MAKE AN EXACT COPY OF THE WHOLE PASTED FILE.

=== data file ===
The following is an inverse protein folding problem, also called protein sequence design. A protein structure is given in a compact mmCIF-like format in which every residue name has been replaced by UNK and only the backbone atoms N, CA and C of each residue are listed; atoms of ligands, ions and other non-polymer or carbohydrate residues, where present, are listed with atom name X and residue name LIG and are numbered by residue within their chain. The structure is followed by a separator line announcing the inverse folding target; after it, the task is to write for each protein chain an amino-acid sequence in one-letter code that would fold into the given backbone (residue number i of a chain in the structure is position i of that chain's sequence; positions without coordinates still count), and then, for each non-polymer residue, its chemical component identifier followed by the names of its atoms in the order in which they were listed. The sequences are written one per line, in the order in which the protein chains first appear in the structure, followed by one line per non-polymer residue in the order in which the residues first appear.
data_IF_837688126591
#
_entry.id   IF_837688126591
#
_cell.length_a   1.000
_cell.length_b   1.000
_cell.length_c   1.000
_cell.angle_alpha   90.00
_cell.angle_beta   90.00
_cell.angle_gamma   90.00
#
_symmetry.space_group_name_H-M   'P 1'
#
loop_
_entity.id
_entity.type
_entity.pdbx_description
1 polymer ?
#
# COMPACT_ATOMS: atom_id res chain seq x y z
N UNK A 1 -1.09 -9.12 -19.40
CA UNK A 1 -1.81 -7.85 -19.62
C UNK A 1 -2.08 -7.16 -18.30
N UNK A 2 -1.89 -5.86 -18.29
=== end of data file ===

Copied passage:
The following is an inverse protein folding problem, also called protein sequence design. A protein structure is given in a compact mmCIF-like format in which every residue name has been replaced by UNK and only the backbone atoms N, CA and C of each residue are listed; atoms of ligands, ions and other non-polymer or carbohydrate residues, where present, are listed with atom name X and residue name LIG and are numbered by residue within their chain. The structure is followed by a separator line announcing the inverse folding target; after it, the task is to write for each protein chain an amino-acid sequence in one-letter code that would fold into the given backbone (residue number i of a chain in the structure is position i of that chain's sequence; positions without coordinates still count), and then, for each non-polymer residue, its chemical component identifier followed by the names of its atoms in the order in which they were listed. The sequences are written one per line, in the order in which the protein chains first appear in the structure, followed by one line per non-polymer residue in the order in which the residues first appear.
data_IF_837688126591
#
_entry.id   IF_837688126591
#
_cell.length_a   1.000
_cell.length_b   1.000
_cell.length_c   1.000
_cell.angle_alpha   90.00
_cell.angle_beta   90.00
_cell.angle_gamma   90.00
#
_symmetry.space_group_name_H-M   'P 1'
#
loop_
_entity.id
_entity.type
_entity.pdbx_description
1 polymer ?
#
# COMPACT_ATOMS: atom_id res chain seq x y z
N UNK A 1 -1.09 -9.12 -19.40
CA UNK A 1 -1.81 -7.85 -19.62
C UNK A 1 -2.08 -7.16 -18.30
N UNK A 2 -1.89 -5.86 -18.29